Why Does God Hate Gay People? My Interview on the New Movie

At the End of the Day is a feature-length comedy written and directed by Kevin O’Brien. Here’s my interview with Kevin:

Frank Tell me about yourself?

I’m a filmmaker in central Florida. I’ve been married to my high school sweetheart  for 14 years and we have three kids in the third grade (yup). I got into filmmaking a bit late, and made a full time job out of it at 31 years old. I feel strongly about not making “safe” films, and it seemed to that a lot of faith-based media was incredibly safe.

I am also an LGBT Ally, and this did not happen overnight. I grew up in a Pentecostal church and graduated from a Pentecostal college. I thought “love the sinner, hate the sin” was a loving approach. It wasn’t until my wife and I started experiencing life and honoring the stories of others that we learned how hurtful that phrase can be.

A few years ago we asked ourselves what it would look like in our family if one of our children came out. This sent us into years of research, listening, and opening our hearts. And I feel like this film is a child birthed out of those years of growth.

 

Tell me about your movie project?

At The End Of The Day is a dramatic comedy about a fundamentalist professor at a Christian college who experiences a profound change when he finds himself undercover in a gay support group to foil their launch of an LGBT homeless teen shelter.

I knew from the start that with such a heavy topic as LGBT/Church tensions and LGBT homeless teens, that comedy was the best way to go. Comedy has this way of breaking the ice and opening hearts. Putting a conservative Christian in the middle of a gay support group seemed to allow for all sorts of awkward and comical moments.

Dave Hopper is the main character, and he has lost everything. His wife left him. His counseling practice shut down. He is verging on bankruptcy . He returns to his hometown to live with his eccentric Aunt Patty and takes a job as a psych professor at his Alma Mater – a small Christian college.

The school has plans for expansion, but the building they need has been willed to an LGBT support group. They just have to raise the funds to cover the taxes. In an effort to discover their progress, Dave inadvertently and awkwardly becomes part of the group.

For the first time in his life, he is face-to-face with the people he has been counseling against his whole adult life, as well as the unintended victims of such counseling. Through humor and turmoil, Dave realizes that often things aren’t as black and white as he’d like them to be.

 

Tell me about homeless LGTBQ youth?

This is really the heart behind the film. Approximately 40% of homeless youth identify as LGBTQ. That number is way out of proportion when most estimates put LGBT demographics at around 6%.

Most of this is due to rejections by parents when teens come out as any sort of sexual or gender “other.” And this reality makes it even harder for youth in welcoming homes to come out. You can imagine the fear a teen has. They feel like they have to choose between coming out and moving out. This tension is also a major cause of depression and suicide.

Another challenge for these teens is finding a shelter. A large number of homeless shelters are religion based – which means historically they do not welcome LGBT persons. It’s really a mess.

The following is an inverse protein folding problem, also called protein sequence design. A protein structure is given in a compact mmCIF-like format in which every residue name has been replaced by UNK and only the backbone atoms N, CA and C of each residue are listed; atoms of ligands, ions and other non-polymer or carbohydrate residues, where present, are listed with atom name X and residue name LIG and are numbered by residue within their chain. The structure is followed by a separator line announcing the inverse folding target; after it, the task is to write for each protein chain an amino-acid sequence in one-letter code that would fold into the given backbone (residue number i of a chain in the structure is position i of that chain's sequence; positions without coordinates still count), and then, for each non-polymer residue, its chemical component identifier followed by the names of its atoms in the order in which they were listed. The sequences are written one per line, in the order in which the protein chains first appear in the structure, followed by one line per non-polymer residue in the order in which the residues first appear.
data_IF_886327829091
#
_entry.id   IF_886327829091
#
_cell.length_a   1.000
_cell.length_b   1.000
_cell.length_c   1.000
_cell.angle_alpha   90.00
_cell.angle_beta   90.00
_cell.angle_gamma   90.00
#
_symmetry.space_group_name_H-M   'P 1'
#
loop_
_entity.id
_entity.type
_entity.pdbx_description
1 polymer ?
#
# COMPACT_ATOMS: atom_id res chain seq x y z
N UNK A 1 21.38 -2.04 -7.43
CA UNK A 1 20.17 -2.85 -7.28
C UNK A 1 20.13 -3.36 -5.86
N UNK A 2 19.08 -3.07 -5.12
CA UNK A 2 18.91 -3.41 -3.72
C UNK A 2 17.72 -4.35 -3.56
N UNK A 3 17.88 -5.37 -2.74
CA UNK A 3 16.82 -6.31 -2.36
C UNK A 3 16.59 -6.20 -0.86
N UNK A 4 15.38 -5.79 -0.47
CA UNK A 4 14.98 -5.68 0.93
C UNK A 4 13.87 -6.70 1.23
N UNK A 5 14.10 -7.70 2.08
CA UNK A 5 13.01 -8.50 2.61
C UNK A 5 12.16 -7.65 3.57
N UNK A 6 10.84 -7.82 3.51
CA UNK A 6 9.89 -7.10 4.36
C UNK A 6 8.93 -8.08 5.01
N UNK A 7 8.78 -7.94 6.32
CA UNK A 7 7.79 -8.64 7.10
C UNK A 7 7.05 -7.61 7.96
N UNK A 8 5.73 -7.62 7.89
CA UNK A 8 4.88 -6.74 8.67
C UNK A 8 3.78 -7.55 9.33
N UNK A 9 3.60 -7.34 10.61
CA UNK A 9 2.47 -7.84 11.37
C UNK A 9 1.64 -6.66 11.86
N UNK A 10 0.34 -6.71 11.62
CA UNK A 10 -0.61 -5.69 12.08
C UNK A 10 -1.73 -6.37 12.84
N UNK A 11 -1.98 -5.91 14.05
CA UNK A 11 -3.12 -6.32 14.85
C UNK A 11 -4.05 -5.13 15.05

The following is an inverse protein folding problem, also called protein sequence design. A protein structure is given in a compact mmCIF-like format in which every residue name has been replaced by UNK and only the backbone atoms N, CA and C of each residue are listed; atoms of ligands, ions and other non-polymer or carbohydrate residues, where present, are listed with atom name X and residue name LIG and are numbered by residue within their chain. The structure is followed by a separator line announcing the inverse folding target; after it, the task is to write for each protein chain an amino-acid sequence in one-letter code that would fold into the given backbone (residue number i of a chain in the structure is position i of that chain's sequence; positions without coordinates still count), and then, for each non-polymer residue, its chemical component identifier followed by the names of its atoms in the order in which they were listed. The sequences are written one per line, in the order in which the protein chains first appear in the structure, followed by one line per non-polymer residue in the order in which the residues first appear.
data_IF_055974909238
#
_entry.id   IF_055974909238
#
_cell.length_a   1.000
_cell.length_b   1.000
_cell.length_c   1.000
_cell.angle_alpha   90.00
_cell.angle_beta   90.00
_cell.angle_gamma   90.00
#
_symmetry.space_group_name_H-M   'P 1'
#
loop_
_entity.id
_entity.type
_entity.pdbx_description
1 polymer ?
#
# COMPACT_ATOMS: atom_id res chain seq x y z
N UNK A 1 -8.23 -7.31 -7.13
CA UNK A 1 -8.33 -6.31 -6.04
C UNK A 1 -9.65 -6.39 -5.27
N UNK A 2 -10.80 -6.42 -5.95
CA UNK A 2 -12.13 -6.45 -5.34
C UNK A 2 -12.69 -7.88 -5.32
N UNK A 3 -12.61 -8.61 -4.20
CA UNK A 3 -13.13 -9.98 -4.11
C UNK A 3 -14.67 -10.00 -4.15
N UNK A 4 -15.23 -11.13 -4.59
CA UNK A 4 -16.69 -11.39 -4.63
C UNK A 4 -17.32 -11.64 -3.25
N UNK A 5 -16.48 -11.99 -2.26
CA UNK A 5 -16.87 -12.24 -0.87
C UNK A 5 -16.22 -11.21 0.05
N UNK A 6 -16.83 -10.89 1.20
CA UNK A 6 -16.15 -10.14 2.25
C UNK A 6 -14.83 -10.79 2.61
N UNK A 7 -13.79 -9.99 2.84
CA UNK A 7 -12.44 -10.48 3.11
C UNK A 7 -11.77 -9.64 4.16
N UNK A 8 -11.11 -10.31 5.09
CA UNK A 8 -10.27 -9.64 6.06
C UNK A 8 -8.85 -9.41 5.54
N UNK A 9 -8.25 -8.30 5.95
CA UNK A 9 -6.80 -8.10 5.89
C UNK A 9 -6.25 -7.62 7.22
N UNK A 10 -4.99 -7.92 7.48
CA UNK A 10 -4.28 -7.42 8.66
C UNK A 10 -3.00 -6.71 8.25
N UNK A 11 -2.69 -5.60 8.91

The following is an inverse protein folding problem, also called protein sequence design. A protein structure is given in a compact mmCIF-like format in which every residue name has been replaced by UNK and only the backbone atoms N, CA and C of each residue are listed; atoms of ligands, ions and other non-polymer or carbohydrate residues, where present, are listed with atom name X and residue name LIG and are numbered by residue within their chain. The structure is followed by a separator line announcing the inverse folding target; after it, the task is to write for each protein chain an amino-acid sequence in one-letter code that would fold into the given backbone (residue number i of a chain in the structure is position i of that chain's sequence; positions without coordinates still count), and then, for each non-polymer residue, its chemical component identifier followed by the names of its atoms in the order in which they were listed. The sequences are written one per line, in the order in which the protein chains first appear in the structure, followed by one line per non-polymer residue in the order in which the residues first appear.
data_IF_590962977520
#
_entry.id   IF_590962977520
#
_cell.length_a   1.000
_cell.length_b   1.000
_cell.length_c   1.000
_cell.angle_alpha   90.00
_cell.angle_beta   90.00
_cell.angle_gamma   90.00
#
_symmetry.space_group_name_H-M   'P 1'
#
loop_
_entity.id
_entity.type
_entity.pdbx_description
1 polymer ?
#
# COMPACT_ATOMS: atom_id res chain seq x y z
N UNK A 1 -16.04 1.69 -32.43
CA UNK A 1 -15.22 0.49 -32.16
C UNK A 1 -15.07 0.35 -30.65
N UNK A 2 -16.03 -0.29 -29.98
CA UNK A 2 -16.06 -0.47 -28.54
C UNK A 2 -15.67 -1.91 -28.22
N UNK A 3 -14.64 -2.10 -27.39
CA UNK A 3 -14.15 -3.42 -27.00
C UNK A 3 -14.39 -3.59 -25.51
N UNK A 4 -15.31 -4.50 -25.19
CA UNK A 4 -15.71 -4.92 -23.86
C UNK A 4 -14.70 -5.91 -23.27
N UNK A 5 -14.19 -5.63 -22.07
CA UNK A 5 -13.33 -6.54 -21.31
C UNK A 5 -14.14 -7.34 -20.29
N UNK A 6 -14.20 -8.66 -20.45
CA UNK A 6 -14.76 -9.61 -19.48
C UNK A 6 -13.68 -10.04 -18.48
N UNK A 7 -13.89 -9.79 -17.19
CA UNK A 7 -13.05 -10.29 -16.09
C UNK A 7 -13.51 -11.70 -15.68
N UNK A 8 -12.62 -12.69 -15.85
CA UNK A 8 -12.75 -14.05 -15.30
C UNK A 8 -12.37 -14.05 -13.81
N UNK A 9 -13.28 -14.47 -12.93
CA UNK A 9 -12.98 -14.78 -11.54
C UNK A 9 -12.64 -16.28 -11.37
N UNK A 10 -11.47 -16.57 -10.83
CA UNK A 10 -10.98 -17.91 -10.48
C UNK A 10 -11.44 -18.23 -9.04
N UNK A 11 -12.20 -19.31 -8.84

There have been a number of LGBT specific youth shelters spring up around the country, but these are few and far between. The film centers around this support group launching such a shelter, and some of their challenges and triumphs along the way.

 

How are you going to avoid making this a too obvious and heavy handed “message” movie?

Hopefully I’ve been able to do that with the way the story plays out. This concern has been on my mind since the beginning, and I’ve worked hard to create unique and grounded characters who have their own issues and perspectives. There is certainly a message to this film, but it’s not that “gays are good” and “Christians are bad.” I hope the message is that things like sexual or gender orientation are more complicated than many of us like to think. And maybe it’s time we stop trying to provide answers. Maybe it’s time we ask questions and take the time to listen to the answer.

There is a fine line for me to take with this film. The conservative Christians would like me to make a film about loving LGBT people but not approving of that sexual behavior or same sex marriage. The LGBT community would like me to make a film about how close-minded Christians are. The reality is somewhere in between. It’s more complicated than that, because people and sexuality are complicated.

I came to terms with myself a while ago that this is the story I must tell, and I am going to tell the best story I can with the resources I have.

In the end, I know some may interpret this as heavy handed. If so, may the heavy-handed message they hear be one of love and grace.

 

How can we help get this movie made?

Please go to my Kickstarter page and respond. Watch the clip and help out. Thank you. Here’s the link Http://endofthedayfilm.com/kick

Frank Schaeffer is a writer. His latest book —WHY I AM AN ATHEIST WHO BELIEVES IN GOD: How to give love, create beauty and find peace

Available now on Amazon

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About Frank Schaeffer

Frank Schaeffer is an American author, film director, screenwriter and public speaker. He is the son of the late theologian and author Francis Schaeffer. He became a Hollywood film director and author, writing several internationally acclaimed novels including And God Said, "Billy!" as well as the Calvin Becker Trilogy depicting life in a fundamentalist mission home-- Portofino, Zermatt, and Saving Grandma.